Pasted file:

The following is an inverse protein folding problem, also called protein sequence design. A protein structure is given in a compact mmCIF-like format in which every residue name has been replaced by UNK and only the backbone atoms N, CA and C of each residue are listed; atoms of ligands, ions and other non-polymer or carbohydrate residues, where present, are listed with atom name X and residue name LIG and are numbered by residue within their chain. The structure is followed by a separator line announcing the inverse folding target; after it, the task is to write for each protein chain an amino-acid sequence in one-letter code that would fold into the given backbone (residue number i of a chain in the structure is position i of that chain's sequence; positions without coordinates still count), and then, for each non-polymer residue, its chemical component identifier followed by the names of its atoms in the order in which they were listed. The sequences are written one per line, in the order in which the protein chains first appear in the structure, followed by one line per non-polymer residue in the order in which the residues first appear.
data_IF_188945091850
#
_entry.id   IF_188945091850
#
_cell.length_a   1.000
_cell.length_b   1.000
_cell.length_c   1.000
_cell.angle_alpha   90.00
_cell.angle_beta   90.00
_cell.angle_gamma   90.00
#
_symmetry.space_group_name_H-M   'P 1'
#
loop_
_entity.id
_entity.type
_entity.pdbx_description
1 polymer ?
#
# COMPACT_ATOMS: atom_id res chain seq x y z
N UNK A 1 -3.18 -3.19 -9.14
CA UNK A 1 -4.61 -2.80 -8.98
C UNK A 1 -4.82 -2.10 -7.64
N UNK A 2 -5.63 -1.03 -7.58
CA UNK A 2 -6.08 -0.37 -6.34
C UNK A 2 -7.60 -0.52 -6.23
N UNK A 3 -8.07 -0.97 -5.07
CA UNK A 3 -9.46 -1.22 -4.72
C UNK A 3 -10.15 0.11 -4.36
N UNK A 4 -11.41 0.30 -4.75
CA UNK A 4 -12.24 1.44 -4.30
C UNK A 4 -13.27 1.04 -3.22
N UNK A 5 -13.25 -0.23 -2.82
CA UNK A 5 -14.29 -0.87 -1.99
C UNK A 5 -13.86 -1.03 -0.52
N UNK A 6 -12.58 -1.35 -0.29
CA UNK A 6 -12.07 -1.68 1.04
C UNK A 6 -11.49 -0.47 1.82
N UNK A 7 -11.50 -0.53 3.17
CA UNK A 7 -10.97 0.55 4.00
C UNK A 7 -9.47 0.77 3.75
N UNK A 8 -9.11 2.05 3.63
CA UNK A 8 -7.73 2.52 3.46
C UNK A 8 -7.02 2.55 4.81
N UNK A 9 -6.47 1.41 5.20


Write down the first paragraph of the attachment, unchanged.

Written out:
The following is an inverse protein folding problem, also called protein sequence design. A protein structure is given in a compact mmCIF-like format in which every residue name has been replaced by UNK and only the backbone atoms N, CA and C of each residue are listed; atoms of ligands, ions and other non-polymer or carbohydrate residues, where present, are listed with atom name X and residue name LIG and are numbered by residue within their chain. The structure is followed by a separator line announcing the inverse folding target; after it, the task is to write for each protein chain an amino-acid sequence in one-letter code that would fold into the given backbone (residue number i of a chain in the structure is position i of that chain's sequence; positions without coordinates still count), and then, for each non-polymer residue, its chemical component identifier followed by the names of its atoms in the order in which they were listed. The sequences are written one per line, in the order in which the protein chains first appear in the structure, followed by one line per non-polymer residue in the order in which the residues first appear.